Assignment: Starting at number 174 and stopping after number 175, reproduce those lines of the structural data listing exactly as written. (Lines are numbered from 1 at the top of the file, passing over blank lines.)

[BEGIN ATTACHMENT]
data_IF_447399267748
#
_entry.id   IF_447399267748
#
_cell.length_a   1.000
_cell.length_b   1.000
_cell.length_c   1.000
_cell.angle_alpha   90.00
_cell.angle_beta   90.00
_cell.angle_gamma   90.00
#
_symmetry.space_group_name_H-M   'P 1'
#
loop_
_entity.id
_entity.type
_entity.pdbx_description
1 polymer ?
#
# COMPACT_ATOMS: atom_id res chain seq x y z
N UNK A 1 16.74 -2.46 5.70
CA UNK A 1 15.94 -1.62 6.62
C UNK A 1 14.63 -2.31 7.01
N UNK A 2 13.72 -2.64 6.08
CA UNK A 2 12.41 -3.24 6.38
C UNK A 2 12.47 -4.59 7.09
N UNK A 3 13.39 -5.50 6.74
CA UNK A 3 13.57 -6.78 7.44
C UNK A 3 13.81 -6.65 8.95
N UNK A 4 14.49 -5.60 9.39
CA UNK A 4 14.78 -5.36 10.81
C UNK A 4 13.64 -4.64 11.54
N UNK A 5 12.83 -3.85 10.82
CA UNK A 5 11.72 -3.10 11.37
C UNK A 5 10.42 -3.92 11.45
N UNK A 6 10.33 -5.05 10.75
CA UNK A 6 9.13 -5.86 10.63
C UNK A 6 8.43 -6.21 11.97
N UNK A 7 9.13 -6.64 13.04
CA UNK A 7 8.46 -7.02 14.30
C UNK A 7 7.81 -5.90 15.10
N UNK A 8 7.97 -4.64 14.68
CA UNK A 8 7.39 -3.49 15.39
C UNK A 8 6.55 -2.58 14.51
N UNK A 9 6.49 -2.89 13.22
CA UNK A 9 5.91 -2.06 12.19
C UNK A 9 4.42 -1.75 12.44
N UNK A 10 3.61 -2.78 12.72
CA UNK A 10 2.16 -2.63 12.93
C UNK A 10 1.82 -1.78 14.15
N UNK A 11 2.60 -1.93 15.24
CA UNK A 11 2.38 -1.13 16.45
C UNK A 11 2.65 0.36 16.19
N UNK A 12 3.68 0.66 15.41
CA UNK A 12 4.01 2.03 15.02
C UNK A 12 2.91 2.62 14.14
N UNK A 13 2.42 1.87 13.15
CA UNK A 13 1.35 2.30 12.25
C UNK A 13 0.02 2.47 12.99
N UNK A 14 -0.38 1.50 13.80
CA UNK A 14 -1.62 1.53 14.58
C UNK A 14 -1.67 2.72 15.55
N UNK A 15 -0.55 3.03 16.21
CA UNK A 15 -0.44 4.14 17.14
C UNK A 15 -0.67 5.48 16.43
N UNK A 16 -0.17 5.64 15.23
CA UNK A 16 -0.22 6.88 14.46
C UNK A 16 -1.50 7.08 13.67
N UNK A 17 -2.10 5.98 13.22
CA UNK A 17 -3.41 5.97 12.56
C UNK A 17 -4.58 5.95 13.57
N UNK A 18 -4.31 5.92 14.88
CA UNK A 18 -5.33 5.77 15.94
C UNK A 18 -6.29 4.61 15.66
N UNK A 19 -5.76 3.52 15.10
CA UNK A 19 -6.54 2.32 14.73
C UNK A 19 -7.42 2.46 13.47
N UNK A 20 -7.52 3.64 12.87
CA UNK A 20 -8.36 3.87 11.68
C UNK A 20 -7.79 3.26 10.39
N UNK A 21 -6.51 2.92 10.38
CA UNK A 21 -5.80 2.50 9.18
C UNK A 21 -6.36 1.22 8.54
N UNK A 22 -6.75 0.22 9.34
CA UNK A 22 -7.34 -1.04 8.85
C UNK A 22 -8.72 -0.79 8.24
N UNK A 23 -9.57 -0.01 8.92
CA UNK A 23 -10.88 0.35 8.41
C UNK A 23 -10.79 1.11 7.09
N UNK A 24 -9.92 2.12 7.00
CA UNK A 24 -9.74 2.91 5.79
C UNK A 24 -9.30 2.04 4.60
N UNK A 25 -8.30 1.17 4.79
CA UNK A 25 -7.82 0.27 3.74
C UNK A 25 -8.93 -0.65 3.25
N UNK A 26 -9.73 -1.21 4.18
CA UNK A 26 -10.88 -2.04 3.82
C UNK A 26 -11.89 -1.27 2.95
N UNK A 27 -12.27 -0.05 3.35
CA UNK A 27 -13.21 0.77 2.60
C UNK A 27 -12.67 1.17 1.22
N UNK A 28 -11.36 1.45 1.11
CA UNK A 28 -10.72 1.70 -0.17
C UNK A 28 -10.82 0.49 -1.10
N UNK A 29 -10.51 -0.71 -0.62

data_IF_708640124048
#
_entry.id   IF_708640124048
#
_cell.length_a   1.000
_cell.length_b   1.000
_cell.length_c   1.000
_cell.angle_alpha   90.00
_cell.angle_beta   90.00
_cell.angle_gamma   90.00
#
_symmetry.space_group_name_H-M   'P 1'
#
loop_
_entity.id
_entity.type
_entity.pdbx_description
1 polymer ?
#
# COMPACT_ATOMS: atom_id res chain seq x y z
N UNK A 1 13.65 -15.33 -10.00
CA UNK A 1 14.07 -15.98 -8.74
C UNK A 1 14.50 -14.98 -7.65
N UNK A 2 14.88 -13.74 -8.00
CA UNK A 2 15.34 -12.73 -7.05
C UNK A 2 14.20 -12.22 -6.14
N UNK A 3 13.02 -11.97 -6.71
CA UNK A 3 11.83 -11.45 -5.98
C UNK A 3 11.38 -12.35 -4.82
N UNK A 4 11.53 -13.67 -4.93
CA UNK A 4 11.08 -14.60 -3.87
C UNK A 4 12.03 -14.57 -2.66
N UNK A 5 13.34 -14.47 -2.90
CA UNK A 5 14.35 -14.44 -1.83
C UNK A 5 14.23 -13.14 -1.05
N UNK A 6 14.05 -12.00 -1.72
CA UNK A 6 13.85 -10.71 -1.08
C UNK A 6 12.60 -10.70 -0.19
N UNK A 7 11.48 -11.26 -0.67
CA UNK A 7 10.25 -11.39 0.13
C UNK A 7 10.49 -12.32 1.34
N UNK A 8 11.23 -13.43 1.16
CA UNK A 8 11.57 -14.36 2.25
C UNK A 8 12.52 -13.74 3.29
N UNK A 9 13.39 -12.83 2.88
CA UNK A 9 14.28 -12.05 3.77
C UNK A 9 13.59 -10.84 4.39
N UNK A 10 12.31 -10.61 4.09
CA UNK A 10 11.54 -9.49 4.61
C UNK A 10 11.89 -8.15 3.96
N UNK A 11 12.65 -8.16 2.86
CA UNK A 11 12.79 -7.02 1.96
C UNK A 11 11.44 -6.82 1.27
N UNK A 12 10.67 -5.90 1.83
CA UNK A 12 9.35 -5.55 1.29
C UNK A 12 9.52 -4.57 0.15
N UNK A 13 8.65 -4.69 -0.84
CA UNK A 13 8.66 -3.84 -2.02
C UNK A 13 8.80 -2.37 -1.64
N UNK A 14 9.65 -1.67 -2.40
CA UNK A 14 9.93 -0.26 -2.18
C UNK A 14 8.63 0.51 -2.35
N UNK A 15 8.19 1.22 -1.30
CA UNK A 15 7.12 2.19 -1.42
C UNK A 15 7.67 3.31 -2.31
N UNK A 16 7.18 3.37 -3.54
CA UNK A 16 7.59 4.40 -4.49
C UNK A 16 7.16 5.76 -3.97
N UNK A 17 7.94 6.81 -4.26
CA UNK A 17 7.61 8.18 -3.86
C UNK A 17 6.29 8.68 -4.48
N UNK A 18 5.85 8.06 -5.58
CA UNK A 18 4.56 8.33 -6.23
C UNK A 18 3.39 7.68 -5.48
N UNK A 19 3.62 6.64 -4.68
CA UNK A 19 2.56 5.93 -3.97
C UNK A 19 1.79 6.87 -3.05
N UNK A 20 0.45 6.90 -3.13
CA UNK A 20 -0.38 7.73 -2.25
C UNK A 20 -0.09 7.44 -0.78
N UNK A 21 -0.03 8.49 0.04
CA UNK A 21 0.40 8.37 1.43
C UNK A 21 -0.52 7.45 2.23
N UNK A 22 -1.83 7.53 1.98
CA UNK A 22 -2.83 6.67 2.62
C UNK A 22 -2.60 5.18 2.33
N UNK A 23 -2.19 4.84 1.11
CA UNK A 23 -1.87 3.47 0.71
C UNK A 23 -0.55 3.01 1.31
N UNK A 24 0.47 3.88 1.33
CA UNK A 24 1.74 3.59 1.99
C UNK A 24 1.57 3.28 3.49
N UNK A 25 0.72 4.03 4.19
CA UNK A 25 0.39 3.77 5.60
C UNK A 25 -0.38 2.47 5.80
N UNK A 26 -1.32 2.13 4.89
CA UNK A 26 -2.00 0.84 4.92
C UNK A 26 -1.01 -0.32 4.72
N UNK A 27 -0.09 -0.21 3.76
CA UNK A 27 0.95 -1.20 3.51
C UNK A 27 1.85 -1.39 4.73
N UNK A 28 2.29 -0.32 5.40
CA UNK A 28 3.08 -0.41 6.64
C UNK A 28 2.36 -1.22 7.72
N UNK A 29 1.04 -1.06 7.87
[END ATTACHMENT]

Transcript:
N UNK A 17 7.94 6.81 -4.26
CA UNK A 17 7.61 8.18 -3.86